Szymon Nehring at the Wigmore Hall
Szymon Nehring at the Wigmore Hall
What an evening with Menahem Pressler , Peter Frankl , Noretta Conci and John Leech from the Keyboard Trust and many other distinguished musicians.
All present to celebrate the winner of the 2017 Rubinstein International Piano Competition in the hall where that great man Arthur Rubinstein gave his last public performance in 1976 to try to prevent the hall from being demolished.
In fact a programme of works very much associated with Rubinstein :Beethoven’s Appassionata and the Funeral March Sonata of Chopin.
Followed by works dedicated to him by his great friends Szymanowski: Mazukas op 50 1-4 and Variations op 3 and Stravinsky ending with the three movements from Petrushka .
Great discussions afterwards between Menahem Pressler and Peter Frankl not only about tonight’s programme but also taking in Kurtag,Dohnanyi and Schumann not to mention Cortot,Casadesus,Moszkowski and Perlemuter.
Two of the greatest musicians of our day in amicable discussion about music and musicians.
Pressler about to record with Matthias Goerne Schumann’s Dichterliebe and Kinderscenen and Peter Frankl to play on the 13th in Budapest chamber works by Dohnanyi.
All present to salute a new young colleague, winner of the competition that bears the name of the much loved and never forgotten Arthur Rubinstein.
Simon Nehring,in 2017, the first Polish pianist to win the Rubinstein Competition in Tel Aviv, having studied in Krakow with Prof Stefan Wojtas and Olga Lazarska is now at Yale University in the class of Boris Berman.
It is hardly surpring that the highlight of the concert was to be found in the refined and subtle tone palate of his compatriot Karol Szymanowski.
The four little Mazurkas op 50 that Rubinstein used to play after the interval in an all Chopin programme almost like taking a sorbet before continuing with the feast.
Here played with that same sense of rhythm and dance that is so much part of the Polish tradition.
A real sense of colour that had somehow eluded him in the first half where the great Appassionata although played with true authority seemed strangely black and white.
I well remember the wonderful second subject of the Allegro assai first movement in Rubinstein’s hands given all the time to unfold as he directed the great orchestra that he had in his ten magical fingers.
Although the tempo was admirably maintained with superlative technical command tonight the great Beethovenian contrasts and sense of orchestral colours were missing.
Some beautiful things in the Andante con moto cortege and a wonderful question mark before plunging into the Allegro ma non troppo.
Here again rather too fast to allow Beethoven’s innate orchestral sense to tell.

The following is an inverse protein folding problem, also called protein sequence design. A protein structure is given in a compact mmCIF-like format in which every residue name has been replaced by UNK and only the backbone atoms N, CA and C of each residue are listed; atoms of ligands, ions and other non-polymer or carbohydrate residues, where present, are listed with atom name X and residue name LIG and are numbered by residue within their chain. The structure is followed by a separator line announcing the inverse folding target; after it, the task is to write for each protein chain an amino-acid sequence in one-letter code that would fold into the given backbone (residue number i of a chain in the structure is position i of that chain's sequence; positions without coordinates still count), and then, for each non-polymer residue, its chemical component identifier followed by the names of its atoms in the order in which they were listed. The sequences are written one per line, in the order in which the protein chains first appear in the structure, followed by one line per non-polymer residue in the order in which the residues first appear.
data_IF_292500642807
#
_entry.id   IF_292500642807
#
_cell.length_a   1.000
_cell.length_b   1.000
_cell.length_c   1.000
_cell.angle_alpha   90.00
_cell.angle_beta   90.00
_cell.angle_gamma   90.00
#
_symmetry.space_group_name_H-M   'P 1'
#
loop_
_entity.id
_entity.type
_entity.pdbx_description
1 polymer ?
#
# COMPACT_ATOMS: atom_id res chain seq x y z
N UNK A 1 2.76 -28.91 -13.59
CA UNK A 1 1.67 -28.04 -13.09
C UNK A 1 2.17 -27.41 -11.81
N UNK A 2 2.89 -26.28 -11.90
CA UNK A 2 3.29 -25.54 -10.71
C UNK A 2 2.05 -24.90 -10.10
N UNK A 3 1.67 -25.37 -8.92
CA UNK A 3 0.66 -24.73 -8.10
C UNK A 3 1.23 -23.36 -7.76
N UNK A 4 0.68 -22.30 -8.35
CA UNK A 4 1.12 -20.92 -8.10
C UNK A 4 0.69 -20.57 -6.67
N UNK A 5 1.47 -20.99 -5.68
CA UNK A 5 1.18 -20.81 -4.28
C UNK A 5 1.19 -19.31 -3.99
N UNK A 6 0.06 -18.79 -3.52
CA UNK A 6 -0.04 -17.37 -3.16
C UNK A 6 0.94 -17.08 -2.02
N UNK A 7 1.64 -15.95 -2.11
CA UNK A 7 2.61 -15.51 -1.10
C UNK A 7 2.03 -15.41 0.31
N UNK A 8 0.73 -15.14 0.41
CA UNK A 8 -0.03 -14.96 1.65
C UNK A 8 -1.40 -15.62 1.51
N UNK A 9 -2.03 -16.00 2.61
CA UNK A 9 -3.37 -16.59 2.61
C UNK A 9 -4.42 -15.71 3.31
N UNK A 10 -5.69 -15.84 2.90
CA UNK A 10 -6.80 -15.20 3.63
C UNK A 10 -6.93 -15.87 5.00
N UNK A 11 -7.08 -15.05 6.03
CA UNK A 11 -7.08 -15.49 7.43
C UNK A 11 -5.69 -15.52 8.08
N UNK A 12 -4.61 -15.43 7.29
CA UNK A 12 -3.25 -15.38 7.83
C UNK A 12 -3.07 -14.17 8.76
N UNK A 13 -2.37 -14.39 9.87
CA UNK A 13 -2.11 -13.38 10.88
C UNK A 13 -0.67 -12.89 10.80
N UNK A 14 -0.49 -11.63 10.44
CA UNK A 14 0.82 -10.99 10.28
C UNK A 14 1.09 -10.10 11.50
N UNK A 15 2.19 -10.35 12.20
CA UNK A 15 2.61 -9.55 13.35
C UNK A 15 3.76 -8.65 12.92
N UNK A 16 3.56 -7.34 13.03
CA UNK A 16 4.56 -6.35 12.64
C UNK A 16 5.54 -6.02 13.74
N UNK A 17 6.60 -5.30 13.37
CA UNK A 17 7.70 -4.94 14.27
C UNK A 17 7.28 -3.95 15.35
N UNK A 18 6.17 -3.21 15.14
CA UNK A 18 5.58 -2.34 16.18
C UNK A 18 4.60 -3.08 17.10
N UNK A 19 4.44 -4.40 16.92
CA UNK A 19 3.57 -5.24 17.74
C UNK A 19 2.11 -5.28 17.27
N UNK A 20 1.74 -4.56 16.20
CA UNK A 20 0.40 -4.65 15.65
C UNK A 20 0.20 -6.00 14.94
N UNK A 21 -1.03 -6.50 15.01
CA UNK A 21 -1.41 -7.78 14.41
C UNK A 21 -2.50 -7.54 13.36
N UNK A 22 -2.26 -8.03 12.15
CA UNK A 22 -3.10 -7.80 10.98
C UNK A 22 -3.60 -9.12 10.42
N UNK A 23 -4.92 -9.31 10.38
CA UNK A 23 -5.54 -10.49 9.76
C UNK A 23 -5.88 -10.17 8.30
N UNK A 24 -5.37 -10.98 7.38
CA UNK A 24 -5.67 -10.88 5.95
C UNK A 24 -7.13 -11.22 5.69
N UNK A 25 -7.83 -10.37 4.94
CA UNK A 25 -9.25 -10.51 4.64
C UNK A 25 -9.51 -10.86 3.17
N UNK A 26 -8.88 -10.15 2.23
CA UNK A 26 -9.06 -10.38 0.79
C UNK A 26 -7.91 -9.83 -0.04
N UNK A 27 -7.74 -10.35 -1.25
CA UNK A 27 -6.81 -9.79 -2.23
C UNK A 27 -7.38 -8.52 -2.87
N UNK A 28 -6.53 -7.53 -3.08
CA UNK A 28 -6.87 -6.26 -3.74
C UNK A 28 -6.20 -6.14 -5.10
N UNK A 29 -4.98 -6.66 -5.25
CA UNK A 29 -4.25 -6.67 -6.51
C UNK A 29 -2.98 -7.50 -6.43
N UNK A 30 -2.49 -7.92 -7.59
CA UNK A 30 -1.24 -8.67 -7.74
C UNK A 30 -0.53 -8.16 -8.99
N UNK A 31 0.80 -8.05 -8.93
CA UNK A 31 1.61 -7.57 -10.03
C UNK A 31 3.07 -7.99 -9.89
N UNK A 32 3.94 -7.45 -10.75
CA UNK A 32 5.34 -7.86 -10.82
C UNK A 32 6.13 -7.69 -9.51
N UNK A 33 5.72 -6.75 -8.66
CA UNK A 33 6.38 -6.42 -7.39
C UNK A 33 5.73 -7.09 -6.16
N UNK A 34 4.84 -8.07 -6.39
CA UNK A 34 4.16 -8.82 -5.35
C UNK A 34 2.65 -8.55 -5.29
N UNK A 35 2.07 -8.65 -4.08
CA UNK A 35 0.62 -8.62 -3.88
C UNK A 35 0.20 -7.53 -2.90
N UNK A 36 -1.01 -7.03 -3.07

A coda played with almost superhuman precision at breakneck speed with breathtaking virtuosity.
It was just a pity for his really intelligent musicianship not to take the time necessary to give more character to this, one of the mightiest of all Beethoven’s Sonatas.
A beautiful opening to the Chopin Sonata op 35 and the whispering of the opening theme was superbly well controlled .
I missed the sumptuous colours of the second subject and the grandeur of the bass notes in the devolpment though.
The second movement rather too fast and monocrome with no real sense of dance but rather a fantastically played study.
A beautiful Marche funebre even though the trills in the left hand were rather too percussive and intrusive at times. The Trio in particular played with great poise and control.
The last movement was played with enviable clarity and superb virtuosity but did it really sound like the wind on the graves?
The Szymanowski early variations in B flat minor op 3 were played with all the colours allied to superb virtuosity and musicianship that had obviously contributed to his success in the Rubinstein Competition.
A real sense of sumptuous colour and a very refined palate allied to a great sense of line and forward direction .Leading to a final Allegro con fuoco that brought this rarely heard piece to a brilliant end.
The three Movements from Petrushka were played with astonishing virtuosity and sense of colour but I could not help feeling that there was no real sense of the dance in the Danse Russe or La Semaine Grasse.
The rather clean and clear sparse use of the pedal brought this mighty orchestral piano transcription into the realm of Stravinsky’s own definition of the the piano being nothing but a utility instrument that sounds right only as percussion.
A standing ovation and as an encore a beautiful little piece by Paderewski charmingly announced by this great young virtuoso and was played with all that same colour and sense of style that he had brought to his other compatriot Szymanowski this evening.